Ever since I’ve started being a ham (last year, hi), I have been trying to work on a light and quick-to-setup station, because I do not have a real station at my QTH and do most of my QSOs as /P. I started with an FT-817, which is a nice radio but it’s power consumption and weight limit portability.

I have been doing mountaineering in summer and winter for ages, and for longer hikes and skitouring trips, there is very limited space and weight left in the backpack for ham radio gear; I mean, it does not make sense to have super-light harnesses and ropes etc. if I have to carry a 65l back-back for my ham gear, hi.

I quickly came to the conclusion that CW is the way to go, and started learning CW about a year ago.
My goals for an ideal station are the following:

  1. Lightweight and compact (that is clear).
  2. Rapid setup: In the beginning, I tried packing an MTR with all kind of stuff in bags, which was compact and lightweight. But it takes a lot of time to unwind and connect everything; parts can be lost, and it is a pain to use many distinct parts e.g. in 50 cm of fresh snow. Also, I often have very limited time on the summit, so loosing 10 minutes to unpack my rig is problematic.
  3. Sturdy and watertight: I want to be able to squeeze my gear into a full backpack with crampons, carabiners, etc. in a hurry without fearing to break the key or other parts. The MTRs slide switches are e.g. easy to damage. Also, at least when stowed away, rain and some snow should not harm.

So here is my current station, inspired by the GoBox concept by Tom, OE2ATN, see

  • Mountain Topper MTR 3B, gives 40-30-20m, which is all I need, removed from its metal case
  • Pelican 1040 case, 1040 Micro Case | Peli
  • 4.8V 4 x AA Nimh battery pack; fully sufficient capacity for several hours, much less risk than Li-based batteries
  • Two step-up converters that generate 6 and 12 V DC from the battery, 12V for full 5W and 6V for 1 W for tuning and QRPP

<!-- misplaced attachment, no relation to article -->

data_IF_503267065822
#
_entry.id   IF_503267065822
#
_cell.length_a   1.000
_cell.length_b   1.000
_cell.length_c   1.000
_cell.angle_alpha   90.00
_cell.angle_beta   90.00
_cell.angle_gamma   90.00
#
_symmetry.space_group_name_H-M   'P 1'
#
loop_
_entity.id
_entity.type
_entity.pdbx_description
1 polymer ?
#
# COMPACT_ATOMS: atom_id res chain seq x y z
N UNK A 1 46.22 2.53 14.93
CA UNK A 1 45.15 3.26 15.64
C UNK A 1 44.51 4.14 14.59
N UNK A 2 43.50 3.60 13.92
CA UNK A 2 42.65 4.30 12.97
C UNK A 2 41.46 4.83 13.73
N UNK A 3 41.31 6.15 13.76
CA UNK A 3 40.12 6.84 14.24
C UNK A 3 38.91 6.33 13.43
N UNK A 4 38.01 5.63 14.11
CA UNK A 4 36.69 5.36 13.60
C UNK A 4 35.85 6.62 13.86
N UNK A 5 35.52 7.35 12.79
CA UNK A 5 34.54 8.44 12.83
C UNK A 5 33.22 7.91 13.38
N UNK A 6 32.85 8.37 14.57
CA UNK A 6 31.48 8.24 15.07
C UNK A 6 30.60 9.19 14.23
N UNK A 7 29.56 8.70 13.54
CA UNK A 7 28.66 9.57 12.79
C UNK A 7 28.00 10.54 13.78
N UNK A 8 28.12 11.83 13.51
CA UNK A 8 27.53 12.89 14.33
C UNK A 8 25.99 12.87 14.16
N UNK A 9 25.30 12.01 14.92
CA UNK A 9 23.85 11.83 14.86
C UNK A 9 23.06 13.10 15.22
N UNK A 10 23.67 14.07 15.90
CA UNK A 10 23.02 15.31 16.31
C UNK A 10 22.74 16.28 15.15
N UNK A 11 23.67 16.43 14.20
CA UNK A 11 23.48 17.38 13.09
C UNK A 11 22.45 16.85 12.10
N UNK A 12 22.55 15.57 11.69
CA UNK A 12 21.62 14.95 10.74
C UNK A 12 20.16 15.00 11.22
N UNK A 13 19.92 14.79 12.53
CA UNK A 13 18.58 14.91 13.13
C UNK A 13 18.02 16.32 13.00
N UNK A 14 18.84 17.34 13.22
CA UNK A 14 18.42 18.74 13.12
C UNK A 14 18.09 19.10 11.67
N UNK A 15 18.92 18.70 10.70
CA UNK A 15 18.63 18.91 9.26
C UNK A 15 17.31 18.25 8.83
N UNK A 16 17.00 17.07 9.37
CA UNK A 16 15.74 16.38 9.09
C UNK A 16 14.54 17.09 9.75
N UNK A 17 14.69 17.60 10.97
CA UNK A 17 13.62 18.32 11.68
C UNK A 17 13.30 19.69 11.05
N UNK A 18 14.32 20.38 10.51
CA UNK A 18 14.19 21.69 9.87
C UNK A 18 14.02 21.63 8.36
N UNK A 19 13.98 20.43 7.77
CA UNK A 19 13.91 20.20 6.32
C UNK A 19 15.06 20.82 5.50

• Simply battery voltage monitor with two LEDs, a zener diode and a transistor - green LED shows sufficient voltage to not overload the step-up-converters (their input current increases as the input voltage drops), red LED shows undervoltage so that you can stop before the Nimh batteries get damaged. I decided against an automatic turn-off circuit, because I want to be in control to finish a QSO.
  • SWR meter (rather: indicator, hi) and power indicator with LEDs, based on the design by DF3OS, see
  • Volume control (simple 1k micro potentiometer) to adjust headset and speaker volume
  • LM386 amplifier and tiny control monitor, so that I can be away a few feet from the radio, e.g. during CQ loops

All components are mounted on a front panel designed as a 3D print part. I will later replace that by a laser-cut aluminum one but wanted to test the concept first.

The front panel includes a few metal washers so that a Palm Pico Single key can be mounted in various angles via its magnets and can be retracted during transport.

The charging of the NimH batteries is done by an external plug-in power supply ( that supports 1 A current and includes all circuitry for intelligent charging.

For longer activations, external batteries can be plugged in via the same DC connector.